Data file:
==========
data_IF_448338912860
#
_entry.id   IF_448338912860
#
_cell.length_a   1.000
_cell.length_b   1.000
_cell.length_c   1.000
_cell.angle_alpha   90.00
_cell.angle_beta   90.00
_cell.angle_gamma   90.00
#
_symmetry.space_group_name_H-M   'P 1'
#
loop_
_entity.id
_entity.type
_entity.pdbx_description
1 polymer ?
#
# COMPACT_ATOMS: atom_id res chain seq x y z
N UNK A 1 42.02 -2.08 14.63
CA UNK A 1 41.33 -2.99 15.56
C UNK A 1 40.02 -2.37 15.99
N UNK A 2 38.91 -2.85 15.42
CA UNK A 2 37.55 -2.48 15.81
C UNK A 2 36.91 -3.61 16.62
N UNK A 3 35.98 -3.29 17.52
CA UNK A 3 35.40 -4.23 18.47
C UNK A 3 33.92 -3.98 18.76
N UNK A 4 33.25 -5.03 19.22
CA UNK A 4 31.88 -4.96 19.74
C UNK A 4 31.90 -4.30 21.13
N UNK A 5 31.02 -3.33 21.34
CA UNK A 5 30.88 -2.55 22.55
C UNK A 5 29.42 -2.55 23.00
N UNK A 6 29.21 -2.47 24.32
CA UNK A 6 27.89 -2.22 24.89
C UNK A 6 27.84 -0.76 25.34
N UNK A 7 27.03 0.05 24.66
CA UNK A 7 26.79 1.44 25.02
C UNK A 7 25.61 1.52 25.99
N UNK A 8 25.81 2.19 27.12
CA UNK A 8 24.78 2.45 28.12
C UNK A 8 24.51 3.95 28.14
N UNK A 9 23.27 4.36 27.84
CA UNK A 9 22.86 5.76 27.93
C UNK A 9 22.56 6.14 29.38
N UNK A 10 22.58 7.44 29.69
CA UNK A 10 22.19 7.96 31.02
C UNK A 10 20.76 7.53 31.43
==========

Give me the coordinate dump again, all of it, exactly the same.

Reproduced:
data_IF_448338912860
#
_entry.id   IF_448338912860
#
_cell.length_a   1.000
_cell.length_b   1.000
_cell.length_c   1.000
_cell.angle_alpha   90.00
_cell.angle_beta   90.00
_cell.angle_gamma   90.00
#
_symmetry.space_group_name_H-M   'P 1'
#
loop_
_entity.id
_entity.type
_entity.pdbx_description
1 polymer ?
#
# COMPACT_ATOMS: atom_id res chain seq x y z
N UNK A 1 42.02 -2.08 14.63
CA UNK A 1 41.33 -2.99 15.56
C UNK A 1 40.02 -2.37 15.99
N UNK A 2 38.91 -2.85 15.42
CA UNK A 2 37.55 -2.48 15.81
C UNK A 2 36.91 -3.61 16.62
N UNK A 3 35.98 -3.29 17.52
CA UNK A 3 35.40 -4.23 18.47
C UNK A 3 33.92 -3.98 18.76
N UNK A 4 33.25 -5.03 19.22
CA UNK A 4 31.88 -4.96 19.74
C UNK A 4 31.90 -4.30 21.13
N UNK A 5 31.02 -3.33 21.34
CA UNK A 5 30.88 -2.55 22.55
C UNK A 5 29.42 -2.55 23.00
N UNK A 6 29.21 -2.47 24.32
CA UNK A 6 27.89 -2.22 24.89
C UNK A 6 27.84 -0.76 25.34
N UNK A 7 27.03 0.05 24.66
CA UNK A 7 26.79 1.44 25.02
C UNK A 7 25.61 1.52 25.99
N UNK A 8 25.81 2.19 27.12
CA UNK A 8 24.78 2.45 28.12
C UNK A 8 24.51 3.95 28.14
N UNK A 9 23.27 4.36 27.84
CA UNK A 9 22.86 5.76 27.93
C UNK A 9 22.56 6.14 29.38
N UNK A 10 22.58 7.44 29.69
CA UNK A 10 22.19 7.96 31.02
C UNK A 10 20.76 7.53 31.43